I limp into T2 thinking I will sit and contemplate whether I can actually carry on.  After all, my hotel is only a few hundred yards away so I could finish just here.  But as I get into T2, I’m shouted at.  I need to get through T2 in the next 2 minutes to avoid the cut-off!  I found myself frog-marched out of T2 and sent on my way on the mountain bike.  Well, hopefully, the lower gearing will let be just spin up the next climb.  I get 2.5 miles into the climb and the cramps are back.  A course first aid guy turns up out of nowhere on a moped and gives me a leg rub and some dextrose and I manage another ½ mile.  It’s 35°C now and I’m really wheezing.  A car approaches from the rear, stops just ahead of me and is taking down the course signage.  I catch up as ask if I’m at the back.  He says yes and that there’s no way I’ll make the T3 cut off.  I can’t face another 7 miles of climbing (or pushing) so I surrender my chip and withdraw from the race, then throw up.  I think I’ve had enough.  Even though I’m out of the race, he drives me up to the top of Kleine Scheidegg so I can do the descent down to my car at T3.  Again, I thought this would be fun, but it was 35 mins of a 7-mile descent on loose gravel switchbacks.  Every time I needed to brake, I was at risk of the wheels locking and I overshot or took a tactical fall at a couple of turns.  The lower section was through woods with lumpy root drop-offs (with the switchbacks) until you finally got to tarmac, and a couple mile run into T3 where Kitty was waiting.  I was done as was my rear brake: the almost new pads had completely gone.  Then just the small matter of a cable car to the top of the Schilthorn (instead of running it) to get my personal things (car keys) where I was able to take in the fabulous views and watch some of the much fitter athletes finish the course while I was one of the 30% of DNFs on the day.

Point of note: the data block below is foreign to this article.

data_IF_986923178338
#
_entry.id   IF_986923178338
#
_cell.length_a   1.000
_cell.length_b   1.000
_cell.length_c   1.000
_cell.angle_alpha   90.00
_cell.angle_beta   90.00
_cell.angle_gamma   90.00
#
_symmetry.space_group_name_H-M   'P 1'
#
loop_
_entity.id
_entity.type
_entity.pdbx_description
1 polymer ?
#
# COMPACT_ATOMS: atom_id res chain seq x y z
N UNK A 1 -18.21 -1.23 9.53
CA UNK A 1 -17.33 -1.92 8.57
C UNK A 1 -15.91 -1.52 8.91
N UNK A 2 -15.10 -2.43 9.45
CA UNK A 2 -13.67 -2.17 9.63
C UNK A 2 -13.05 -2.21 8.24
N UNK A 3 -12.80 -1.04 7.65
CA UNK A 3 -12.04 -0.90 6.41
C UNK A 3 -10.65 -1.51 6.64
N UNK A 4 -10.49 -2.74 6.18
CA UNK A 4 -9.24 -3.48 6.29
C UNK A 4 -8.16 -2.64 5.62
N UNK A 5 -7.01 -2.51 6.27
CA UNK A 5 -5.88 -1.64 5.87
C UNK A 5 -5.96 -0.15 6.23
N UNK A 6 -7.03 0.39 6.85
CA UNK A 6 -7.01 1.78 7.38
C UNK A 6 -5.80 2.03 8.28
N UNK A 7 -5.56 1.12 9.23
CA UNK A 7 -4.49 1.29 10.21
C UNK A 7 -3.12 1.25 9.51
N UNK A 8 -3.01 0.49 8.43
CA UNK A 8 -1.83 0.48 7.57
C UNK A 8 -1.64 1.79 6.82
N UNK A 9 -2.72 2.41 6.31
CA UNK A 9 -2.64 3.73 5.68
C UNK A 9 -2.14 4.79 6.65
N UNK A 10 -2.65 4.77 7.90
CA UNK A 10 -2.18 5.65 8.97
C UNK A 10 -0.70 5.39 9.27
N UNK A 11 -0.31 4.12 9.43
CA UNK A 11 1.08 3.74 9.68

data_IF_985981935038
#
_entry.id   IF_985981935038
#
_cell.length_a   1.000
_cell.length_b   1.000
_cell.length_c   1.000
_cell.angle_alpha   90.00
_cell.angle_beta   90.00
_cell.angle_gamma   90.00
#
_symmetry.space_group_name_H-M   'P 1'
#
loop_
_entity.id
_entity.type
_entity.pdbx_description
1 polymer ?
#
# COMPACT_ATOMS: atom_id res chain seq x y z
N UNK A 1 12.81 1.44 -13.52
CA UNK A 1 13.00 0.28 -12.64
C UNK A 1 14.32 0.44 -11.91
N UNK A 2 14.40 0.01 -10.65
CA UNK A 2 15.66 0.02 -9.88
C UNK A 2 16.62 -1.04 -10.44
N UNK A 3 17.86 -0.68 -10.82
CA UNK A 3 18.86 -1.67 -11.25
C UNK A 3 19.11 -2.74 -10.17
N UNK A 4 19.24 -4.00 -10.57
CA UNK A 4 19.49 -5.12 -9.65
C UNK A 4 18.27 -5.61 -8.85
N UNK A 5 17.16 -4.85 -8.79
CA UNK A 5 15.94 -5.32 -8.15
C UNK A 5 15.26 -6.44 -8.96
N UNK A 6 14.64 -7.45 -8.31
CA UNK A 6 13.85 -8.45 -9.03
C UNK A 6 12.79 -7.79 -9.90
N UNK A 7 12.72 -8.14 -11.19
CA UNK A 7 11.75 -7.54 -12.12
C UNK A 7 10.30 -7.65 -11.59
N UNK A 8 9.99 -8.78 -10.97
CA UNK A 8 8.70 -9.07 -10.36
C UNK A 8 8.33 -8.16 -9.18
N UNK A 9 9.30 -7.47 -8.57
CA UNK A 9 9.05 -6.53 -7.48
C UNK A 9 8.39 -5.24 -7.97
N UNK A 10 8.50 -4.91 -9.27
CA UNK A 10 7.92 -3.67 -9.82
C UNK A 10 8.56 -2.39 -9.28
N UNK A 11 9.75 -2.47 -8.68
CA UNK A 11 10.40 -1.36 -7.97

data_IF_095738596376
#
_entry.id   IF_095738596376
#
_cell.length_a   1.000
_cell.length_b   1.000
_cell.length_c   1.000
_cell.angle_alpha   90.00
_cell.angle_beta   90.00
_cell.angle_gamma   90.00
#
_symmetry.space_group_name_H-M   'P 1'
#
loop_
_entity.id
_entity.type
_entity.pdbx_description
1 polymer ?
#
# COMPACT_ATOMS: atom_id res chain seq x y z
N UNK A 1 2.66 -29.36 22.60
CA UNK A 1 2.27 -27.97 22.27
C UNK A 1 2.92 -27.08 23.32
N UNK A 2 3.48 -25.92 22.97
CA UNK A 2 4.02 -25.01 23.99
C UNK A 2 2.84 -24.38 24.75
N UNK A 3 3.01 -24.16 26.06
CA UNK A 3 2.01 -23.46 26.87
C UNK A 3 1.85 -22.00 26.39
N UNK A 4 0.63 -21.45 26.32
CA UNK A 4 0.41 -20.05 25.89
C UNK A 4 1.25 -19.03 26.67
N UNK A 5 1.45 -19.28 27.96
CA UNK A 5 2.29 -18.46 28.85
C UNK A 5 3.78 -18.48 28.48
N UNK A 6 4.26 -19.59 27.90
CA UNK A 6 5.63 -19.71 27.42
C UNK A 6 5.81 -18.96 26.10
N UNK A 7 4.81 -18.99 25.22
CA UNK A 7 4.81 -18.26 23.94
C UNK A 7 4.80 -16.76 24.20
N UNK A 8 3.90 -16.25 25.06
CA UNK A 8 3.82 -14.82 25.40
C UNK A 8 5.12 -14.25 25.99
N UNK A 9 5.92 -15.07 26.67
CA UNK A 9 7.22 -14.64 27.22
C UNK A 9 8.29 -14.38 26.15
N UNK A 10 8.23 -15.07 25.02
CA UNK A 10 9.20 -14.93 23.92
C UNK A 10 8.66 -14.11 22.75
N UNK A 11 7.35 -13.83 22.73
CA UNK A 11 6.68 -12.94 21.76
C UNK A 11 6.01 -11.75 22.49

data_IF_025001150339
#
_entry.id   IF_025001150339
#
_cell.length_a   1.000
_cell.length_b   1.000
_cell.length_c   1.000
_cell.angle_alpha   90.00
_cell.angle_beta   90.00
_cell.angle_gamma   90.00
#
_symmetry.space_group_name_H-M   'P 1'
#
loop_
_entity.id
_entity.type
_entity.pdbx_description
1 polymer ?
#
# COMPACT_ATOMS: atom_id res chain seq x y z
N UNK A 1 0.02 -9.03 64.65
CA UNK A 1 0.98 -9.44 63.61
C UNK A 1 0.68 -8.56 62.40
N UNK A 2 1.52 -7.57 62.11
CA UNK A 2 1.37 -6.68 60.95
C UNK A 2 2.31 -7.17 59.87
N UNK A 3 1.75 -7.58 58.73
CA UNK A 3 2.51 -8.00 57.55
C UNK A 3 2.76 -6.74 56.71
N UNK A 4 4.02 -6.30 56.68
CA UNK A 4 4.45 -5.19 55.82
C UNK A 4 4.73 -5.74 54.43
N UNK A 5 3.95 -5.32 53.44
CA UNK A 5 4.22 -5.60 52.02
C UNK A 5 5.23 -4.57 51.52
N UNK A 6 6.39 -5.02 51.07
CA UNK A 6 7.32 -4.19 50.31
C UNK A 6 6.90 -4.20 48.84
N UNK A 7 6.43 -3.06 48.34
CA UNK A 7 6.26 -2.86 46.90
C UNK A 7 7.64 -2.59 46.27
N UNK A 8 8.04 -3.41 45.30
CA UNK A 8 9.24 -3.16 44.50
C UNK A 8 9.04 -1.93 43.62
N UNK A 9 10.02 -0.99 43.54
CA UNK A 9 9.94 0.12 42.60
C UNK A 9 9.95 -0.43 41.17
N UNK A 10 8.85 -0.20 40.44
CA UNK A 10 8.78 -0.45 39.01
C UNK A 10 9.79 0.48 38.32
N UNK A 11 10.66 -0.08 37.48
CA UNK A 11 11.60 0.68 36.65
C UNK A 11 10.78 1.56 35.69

In summary, it is one heck of a race.  You need to be more that ironman fit for this one and well adept at hills (up and down).  I will not be going back to retry (more the expense than anything!) as I know I put everything I had into this course.  But the landscape was stunning, and I have no regrets stepping way over my comfort and ability zone.

If I had my time again, I would put a few more teeth on my rear cassettes and time the trip so the race was at the end of my stay to take in a few rides beforehand and get altitude and heat acclimatised.  And may sneak an e-motor in there somewhere!


Mark Philo




The MTB descent:


Published on 30th August 2023

One comment on “The Inferno Triathlon – a mountain too far

  • Bernd Rechel
    Bernd Rechel — September 2, 2023 11:16 am

    Great report! Sounds like a hell of a race!